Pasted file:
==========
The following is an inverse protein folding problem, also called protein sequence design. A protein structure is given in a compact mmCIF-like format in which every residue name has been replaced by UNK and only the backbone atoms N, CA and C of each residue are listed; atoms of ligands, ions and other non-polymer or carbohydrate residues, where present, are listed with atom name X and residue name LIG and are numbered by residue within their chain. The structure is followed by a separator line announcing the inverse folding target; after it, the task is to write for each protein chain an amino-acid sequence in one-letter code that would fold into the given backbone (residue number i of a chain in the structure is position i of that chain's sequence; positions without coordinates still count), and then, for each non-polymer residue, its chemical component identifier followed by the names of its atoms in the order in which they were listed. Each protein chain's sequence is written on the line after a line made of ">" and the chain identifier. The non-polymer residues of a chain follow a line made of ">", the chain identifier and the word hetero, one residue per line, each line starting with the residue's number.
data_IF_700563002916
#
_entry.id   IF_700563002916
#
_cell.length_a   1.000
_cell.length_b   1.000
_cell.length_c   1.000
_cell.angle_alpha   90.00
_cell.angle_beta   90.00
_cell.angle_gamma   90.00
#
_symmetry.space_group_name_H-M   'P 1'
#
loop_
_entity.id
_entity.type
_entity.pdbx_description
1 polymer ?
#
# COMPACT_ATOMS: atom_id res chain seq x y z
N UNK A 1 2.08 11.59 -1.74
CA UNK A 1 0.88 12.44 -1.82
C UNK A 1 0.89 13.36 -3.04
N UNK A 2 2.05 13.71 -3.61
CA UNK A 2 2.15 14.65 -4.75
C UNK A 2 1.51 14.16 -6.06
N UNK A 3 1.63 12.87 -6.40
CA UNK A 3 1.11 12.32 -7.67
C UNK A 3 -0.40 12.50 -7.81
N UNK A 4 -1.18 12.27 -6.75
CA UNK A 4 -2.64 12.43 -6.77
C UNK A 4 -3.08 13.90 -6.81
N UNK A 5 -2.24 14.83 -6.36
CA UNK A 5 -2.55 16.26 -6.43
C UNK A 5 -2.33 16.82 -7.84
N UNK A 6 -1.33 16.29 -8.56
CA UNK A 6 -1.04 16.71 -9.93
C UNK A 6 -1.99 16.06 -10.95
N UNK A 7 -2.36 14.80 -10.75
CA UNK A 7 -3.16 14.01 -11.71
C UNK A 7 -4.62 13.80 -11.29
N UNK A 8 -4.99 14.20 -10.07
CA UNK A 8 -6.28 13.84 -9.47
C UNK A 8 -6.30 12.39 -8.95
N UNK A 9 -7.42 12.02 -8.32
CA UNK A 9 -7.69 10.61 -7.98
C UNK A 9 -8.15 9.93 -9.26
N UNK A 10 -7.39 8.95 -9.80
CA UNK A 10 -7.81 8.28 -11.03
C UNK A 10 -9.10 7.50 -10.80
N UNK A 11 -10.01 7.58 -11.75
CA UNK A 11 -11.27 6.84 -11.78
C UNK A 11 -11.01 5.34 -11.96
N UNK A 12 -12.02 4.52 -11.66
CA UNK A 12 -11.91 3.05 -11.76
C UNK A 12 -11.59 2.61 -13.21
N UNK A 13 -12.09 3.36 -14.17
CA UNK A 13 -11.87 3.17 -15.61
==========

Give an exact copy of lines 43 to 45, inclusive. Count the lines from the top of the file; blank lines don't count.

N UNK A 8 -4.99 14.20 -10.07
CA UNK A 8 -6.28 13.84 -9.47
C UNK A 8 -6.30 12.39 -8.95